President Lyndon B. Johnson asked the former CIA director John McCone to head a special committee to investigate the Watts Riot. The resulting report, published in December 1965 and titled Violence in the City—An End or a Beginning? and commonly known as the McCone Report, revealed that underlying factors of inner-city life for African Americans such as poverty, inequality, and racial discrimination—resulting in high unemployment, inadequate education and medical care, police brutality, poor housing, and other disparities—contributed to the response of people that day. The passing in California of Proposition 14, a 1964 referendum vote that counteracted fair-housing legislation (designed to curb racial discrimination) passed in the previous year, had further alienated African Americans. The McCone Report stated that corrective actions needed to take place to address the conditions that led to the reaction of the African American community.
The effects of the events of August 1965 were not only immediate but also far-reaching. The popular two-term Democratic governor Pat Brown was blamed for the riots and failed to win reelection in 1966: Running on a conservative platform that promised to prevent the occurrence of violence similar to the Watts Riot, Ronald W. Reagan was elected governor in California in 1966 and built a record there that led to his becoming president of the United States in 1980. On the other end of the political continuum, Tom Bradley, an African American who formerly served as a police officer and by 1965 served on the Los Angeles City Council, also became prominent in the aftermath of this civil unrest. In 1973, Bradley ran for mayor of what was then the nation's third-largest city, and prevailed—the first black to do so in that city.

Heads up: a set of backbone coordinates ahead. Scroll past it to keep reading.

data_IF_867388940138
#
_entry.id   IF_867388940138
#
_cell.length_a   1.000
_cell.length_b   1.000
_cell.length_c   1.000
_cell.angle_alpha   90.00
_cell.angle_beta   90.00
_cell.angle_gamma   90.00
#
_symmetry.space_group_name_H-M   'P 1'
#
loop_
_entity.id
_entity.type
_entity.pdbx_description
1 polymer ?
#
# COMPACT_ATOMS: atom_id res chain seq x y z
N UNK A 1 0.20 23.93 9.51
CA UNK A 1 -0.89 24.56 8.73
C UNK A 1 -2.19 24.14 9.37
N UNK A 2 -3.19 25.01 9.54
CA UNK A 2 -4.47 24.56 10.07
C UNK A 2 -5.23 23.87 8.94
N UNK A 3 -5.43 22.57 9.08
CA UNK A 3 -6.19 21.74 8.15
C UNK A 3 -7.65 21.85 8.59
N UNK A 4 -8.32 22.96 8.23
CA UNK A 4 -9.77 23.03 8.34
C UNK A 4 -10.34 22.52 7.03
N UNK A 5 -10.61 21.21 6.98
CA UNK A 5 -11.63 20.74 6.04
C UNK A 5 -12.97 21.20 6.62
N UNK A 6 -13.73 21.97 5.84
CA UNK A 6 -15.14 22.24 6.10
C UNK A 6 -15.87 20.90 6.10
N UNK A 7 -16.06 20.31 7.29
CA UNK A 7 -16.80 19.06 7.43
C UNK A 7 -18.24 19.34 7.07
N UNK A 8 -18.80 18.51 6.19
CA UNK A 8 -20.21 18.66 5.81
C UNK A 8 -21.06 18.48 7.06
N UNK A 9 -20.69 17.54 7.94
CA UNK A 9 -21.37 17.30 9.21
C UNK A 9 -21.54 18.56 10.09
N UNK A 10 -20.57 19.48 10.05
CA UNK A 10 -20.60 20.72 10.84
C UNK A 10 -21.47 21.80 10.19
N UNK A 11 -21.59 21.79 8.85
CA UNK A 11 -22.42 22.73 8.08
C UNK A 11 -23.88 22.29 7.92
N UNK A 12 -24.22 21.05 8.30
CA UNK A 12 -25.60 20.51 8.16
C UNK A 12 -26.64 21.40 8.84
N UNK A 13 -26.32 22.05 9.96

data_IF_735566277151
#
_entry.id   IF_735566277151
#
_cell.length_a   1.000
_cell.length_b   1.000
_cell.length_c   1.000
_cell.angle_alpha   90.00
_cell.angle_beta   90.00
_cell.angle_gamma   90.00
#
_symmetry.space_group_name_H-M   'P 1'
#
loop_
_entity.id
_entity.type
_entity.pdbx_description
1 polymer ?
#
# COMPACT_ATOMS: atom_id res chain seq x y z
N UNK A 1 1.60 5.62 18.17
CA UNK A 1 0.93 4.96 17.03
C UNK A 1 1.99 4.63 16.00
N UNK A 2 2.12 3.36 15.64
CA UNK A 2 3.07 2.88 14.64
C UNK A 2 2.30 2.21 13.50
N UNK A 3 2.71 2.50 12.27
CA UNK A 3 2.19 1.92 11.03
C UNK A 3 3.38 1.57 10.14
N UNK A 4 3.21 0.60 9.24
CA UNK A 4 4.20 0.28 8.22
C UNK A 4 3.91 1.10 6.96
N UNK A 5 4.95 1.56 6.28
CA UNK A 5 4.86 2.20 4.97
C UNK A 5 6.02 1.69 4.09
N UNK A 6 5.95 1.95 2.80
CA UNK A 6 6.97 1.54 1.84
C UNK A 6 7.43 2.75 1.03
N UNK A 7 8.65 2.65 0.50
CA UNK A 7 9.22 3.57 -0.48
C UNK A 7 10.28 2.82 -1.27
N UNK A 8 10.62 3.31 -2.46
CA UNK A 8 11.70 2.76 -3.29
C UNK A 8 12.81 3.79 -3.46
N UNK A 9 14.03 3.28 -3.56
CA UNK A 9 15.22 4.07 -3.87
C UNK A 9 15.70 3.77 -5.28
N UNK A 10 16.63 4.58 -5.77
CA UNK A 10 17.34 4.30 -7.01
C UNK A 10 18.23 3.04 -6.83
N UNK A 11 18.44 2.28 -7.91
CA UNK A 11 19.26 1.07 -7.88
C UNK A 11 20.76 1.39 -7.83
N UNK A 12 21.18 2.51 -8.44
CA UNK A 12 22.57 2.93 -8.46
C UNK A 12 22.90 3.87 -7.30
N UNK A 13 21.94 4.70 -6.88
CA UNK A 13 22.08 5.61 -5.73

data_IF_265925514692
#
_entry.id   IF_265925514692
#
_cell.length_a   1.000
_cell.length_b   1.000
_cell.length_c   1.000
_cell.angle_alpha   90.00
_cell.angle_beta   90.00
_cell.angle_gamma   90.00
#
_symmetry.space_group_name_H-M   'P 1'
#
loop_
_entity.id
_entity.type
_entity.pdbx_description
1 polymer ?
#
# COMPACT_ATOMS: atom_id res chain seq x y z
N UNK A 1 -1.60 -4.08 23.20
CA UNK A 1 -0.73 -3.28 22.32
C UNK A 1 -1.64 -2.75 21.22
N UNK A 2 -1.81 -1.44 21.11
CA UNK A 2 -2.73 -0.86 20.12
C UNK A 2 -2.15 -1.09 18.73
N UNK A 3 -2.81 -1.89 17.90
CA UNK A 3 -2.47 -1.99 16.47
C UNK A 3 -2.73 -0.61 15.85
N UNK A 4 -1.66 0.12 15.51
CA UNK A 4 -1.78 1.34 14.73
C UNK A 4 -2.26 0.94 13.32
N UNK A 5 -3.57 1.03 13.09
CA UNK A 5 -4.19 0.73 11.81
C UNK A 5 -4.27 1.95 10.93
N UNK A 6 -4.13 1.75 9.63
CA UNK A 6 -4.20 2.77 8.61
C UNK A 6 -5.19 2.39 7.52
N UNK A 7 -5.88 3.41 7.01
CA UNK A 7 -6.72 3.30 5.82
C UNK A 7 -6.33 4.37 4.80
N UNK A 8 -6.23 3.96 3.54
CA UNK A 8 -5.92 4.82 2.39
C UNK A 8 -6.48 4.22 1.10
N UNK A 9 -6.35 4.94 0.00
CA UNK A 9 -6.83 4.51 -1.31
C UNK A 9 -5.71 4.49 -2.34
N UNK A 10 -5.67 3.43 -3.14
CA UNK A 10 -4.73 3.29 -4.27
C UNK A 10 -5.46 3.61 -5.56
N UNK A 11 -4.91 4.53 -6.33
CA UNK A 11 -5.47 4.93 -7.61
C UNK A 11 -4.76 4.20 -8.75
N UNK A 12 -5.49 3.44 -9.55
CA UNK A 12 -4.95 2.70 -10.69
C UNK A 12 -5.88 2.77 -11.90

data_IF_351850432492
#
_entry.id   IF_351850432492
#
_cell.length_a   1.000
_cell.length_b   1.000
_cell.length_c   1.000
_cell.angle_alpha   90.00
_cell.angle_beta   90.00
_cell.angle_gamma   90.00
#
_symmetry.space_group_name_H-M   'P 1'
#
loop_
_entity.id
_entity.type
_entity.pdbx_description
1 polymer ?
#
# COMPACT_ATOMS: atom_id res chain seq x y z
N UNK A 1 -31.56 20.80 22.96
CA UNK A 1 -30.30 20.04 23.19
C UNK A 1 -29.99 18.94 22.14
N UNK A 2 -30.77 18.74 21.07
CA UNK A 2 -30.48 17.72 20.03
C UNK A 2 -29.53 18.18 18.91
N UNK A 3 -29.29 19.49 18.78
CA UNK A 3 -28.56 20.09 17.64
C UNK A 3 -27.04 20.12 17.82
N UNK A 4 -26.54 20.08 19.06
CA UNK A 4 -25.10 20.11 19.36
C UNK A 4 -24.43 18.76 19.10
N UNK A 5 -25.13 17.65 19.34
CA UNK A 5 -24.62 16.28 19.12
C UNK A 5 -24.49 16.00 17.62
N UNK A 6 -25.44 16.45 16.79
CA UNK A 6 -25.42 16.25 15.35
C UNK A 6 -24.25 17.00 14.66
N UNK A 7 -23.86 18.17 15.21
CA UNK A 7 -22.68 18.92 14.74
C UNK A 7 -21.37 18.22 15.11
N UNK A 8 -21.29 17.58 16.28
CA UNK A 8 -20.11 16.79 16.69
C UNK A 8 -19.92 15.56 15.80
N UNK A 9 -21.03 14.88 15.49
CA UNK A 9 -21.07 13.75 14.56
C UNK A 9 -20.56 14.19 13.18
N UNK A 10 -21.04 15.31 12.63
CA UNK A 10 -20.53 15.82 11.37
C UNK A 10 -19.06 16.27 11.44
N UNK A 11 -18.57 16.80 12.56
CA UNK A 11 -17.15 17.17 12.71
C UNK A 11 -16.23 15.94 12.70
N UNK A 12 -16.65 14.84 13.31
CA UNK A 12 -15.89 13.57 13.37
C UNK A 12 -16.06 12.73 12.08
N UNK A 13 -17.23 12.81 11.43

The conflict between the Los Angeles police and the Watts community intensified as a result of the tumultuous developments of August 1965. The Black Panther Party, an organization of mostly African American men, was formed in no small part to provide protection from the type of police brutality that was seen in Watts. The Black Panthers expanded beyond California throughout the United States and even internationally, but the group's growth was thwarted and eventually broken by harassment, infiltration, and efforts to foment dissension within the group by the FBI's COINTELPRO (Counter Intelligence Program). Fortieth-year commemoration discussions of the Watts Riot suggested that appropriate corrective actions were not taken to address the conditions that led to the events on 11 August 1965. The Watts community and surrounding area continued to be plagued by conditions of racial discrimination and economic exploitation.
- Abu-Jamal, Mumia. We Want Freedom: A Life in the Black Panther Party. Cambridge, Mass.: South End, 2004. A firsthand account that discusses the organization's origins in the Watts rebellion.
- Cohen, Jerry, and William S. Murphy. Burn, Baby, Burn! New York: Dutton, 1966.
- Crump, Spencer. Black Riot in Los Angeles. Los Angeles: Trans-Anglo Books, 1966. A chronicle and collection of pictures of the turmoil in Watts.
- Franklin, John Hope. From Slavery to Freedom: A History of Negro Americans. 8th ed. New York: Knopf, 2000.
- Horne, Gerald. Fire This Time: The Watts Uprising and the 1960s. Charlottesville, Va.: University of Virginia Press, 1995.